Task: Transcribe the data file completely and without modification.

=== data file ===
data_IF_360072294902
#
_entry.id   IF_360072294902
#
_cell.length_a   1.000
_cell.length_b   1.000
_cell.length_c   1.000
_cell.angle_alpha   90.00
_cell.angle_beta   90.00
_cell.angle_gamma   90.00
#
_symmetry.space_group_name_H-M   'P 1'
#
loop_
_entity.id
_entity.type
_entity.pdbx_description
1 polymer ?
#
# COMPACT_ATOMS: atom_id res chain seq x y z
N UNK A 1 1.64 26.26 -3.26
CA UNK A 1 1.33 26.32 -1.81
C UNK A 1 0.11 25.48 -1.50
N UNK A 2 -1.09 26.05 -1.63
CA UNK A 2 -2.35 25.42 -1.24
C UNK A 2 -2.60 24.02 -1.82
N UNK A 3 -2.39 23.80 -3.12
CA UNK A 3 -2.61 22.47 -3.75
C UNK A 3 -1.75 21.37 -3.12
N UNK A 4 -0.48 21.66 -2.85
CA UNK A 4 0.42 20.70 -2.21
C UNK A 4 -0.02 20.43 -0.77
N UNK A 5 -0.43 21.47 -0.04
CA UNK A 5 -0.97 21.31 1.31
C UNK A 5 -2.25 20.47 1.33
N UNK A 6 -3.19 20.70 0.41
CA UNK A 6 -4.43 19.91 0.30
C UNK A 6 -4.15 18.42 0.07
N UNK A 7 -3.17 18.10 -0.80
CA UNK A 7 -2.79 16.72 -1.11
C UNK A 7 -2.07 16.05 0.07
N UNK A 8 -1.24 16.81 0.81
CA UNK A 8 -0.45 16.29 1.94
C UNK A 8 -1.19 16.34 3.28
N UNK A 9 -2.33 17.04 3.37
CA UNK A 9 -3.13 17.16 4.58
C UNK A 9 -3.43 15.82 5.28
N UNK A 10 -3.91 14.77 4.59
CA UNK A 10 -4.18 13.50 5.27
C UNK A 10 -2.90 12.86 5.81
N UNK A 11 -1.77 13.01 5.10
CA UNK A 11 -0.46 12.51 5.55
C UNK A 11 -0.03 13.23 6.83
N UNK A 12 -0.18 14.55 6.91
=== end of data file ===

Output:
data_IF_360072294902
#
_entry.id   IF_360072294902
#
_cell.length_a   1.000
_cell.length_b   1.000
_cell.length_c   1.000
_cell.angle_alpha   90.00
_cell.angle_beta   90.00
_cell.angle_gamma   90.00
#
_symmetry.space_group_name_H-M   'P 1'
#
loop_
_entity.id
_entity.type
_entity.pdbx_description
1 polymer ?
#
# COMPACT_ATOMS: atom_id res chain seq x y z
N UNK A 1 1.64 26.26 -3.26
CA UNK A 1 1.33 26.32 -1.81
C UNK A 1 0.11 25.48 -1.50
N UNK A 2 -1.09 26.05 -1.63
CA UNK A 2 -2.35 25.42 -1.24
C UNK A 2 -2.60 24.02 -1.82
N UNK A 3 -2.39 23.80 -3.12
CA UNK A 3 -2.61 22.47 -3.75
C UNK A 3 -1.75 21.37 -3.12
N UNK A 4 -0.48 21.66 -2.85
CA UNK A 4 0.42 20.70 -2.21
C UNK A 4 -0.02 20.43 -0.77
N UNK A 5 -0.43 21.47 -0.04
CA UNK A 5 -0.97 21.31 1.31
C UNK A 5 -2.25 20.47 1.33
N UNK A 6 -3.19 20.70 0.41
CA UNK A 6 -4.43 19.91 0.30
C UNK A 6 -4.15 18.42 0.07
N UNK A 7 -3.17 18.10 -0.80
CA UNK A 7 -2.79 16.72 -1.11
C UNK A 7 -2.07 16.05 0.07
N UNK A 8 -1.24 16.81 0.81
CA UNK A 8 -0.45 16.29 1.94
C UNK A 8 -1.19 16.34 3.28
N UNK A 9 -2.33 17.04 3.37
CA UNK A 9 -3.13 17.16 4.58
C UNK A 9 -3.43 15.82 5.28
N UNK A 10 -3.91 14.77 4.59
CA UNK A 10 -4.18 13.50 5.27
C UNK A 10 -2.90 12.86 5.81
N UNK A 11 -1.77 13.01 5.10
CA UNK A 11 -0.46 12.51 5.55
C UNK A 11 -0.03 13.23 6.83
N UNK A 12 -0.18 14.55 6.91